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Why is $\Omega$ the first uncountable ordinal number and not $\omega^\omega$? Isnt the latter a countably infinite product of countably infinite sets and hence uncountable?

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and isn't a countable product of countable sets countable? ;) –  W_D Aug 26 '13 at 6:34
    
I meant a countably inf product of countably inf sets. That is not countable, unlike the case of unions. For example, use some form of cantor diagonal argument –  renrenthehamster Aug 26 '13 at 6:36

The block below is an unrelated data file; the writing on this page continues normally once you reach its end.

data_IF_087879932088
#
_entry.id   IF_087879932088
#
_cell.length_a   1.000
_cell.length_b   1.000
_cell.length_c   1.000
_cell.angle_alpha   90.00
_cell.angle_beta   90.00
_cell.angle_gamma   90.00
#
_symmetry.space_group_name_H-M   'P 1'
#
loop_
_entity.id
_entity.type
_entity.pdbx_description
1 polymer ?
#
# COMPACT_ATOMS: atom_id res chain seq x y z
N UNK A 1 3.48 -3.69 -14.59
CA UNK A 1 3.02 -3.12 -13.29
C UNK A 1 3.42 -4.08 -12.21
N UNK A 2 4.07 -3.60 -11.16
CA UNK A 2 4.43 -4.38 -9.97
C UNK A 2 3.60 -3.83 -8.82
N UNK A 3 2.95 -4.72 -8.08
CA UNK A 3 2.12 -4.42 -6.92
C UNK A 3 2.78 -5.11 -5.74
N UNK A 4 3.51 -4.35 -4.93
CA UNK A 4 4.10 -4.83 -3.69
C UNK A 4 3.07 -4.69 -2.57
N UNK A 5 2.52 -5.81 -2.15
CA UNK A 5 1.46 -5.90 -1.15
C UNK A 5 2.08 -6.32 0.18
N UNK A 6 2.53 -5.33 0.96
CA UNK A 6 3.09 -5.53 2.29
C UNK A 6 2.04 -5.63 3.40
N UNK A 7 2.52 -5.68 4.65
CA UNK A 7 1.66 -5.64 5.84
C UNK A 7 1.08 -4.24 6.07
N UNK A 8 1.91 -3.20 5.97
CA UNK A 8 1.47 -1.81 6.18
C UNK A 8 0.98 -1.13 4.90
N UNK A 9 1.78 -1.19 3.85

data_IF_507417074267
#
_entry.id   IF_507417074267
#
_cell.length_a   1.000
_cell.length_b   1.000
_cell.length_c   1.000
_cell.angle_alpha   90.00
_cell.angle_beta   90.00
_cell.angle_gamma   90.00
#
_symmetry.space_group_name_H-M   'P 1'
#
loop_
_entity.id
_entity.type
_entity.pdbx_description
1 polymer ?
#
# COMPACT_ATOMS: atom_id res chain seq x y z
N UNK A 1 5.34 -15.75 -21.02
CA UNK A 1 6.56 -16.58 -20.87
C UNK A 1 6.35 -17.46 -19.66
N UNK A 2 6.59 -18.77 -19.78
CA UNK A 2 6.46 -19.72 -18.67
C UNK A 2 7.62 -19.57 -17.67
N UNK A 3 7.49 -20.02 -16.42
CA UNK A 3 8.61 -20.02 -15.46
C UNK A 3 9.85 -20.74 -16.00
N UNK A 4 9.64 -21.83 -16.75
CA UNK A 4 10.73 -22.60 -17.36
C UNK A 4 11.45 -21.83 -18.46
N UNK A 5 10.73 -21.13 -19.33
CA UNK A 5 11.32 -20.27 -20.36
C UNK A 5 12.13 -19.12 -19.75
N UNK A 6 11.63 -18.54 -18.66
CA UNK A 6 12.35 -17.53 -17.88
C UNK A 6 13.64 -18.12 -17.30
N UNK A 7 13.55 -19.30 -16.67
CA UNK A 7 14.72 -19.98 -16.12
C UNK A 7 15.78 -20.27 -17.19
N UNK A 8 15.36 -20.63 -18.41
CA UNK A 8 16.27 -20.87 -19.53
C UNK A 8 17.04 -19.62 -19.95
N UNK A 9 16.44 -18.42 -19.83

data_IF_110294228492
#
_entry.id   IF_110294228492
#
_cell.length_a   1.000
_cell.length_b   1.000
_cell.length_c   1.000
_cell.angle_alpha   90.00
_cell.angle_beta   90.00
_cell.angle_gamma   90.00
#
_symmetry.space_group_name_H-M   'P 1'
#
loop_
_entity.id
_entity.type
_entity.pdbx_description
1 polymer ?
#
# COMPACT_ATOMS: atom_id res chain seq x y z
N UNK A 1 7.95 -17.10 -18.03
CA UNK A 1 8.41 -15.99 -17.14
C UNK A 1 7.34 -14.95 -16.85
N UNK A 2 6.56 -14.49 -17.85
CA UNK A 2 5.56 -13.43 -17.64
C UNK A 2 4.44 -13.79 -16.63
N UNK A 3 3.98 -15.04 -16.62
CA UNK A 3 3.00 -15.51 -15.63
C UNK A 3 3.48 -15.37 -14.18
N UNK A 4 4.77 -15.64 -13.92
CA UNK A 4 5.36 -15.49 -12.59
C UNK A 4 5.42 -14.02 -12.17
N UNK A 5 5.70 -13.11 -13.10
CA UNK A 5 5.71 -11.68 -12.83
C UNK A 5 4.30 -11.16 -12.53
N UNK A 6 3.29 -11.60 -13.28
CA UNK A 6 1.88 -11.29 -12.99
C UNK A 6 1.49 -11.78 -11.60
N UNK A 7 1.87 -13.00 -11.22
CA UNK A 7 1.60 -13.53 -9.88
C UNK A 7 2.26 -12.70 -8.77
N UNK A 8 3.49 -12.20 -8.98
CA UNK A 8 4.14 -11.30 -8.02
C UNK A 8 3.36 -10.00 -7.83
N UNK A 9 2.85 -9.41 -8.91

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up vote 4 down vote accepted

The ordinal exponentiation $\omega^\omega$ is a countable set. But is is not a countable product of countable sets. Instead it is the limit of $\omega^n$, all of which are countable.

As cardinal exponentiation $\omega^\omega=2^\omega$, and the question whether or not there is a smaller uncountable cardinal is known as the continuum hypothesis, and is unprovable from the usual axioms of set theory, that is from $\sf ZFC$.


Related:

  1. Cardinal Arithmetic versus Ordinal Arithmetic
  2. Do $\omega^\omega=2^{\aleph_0}=\aleph_1$?
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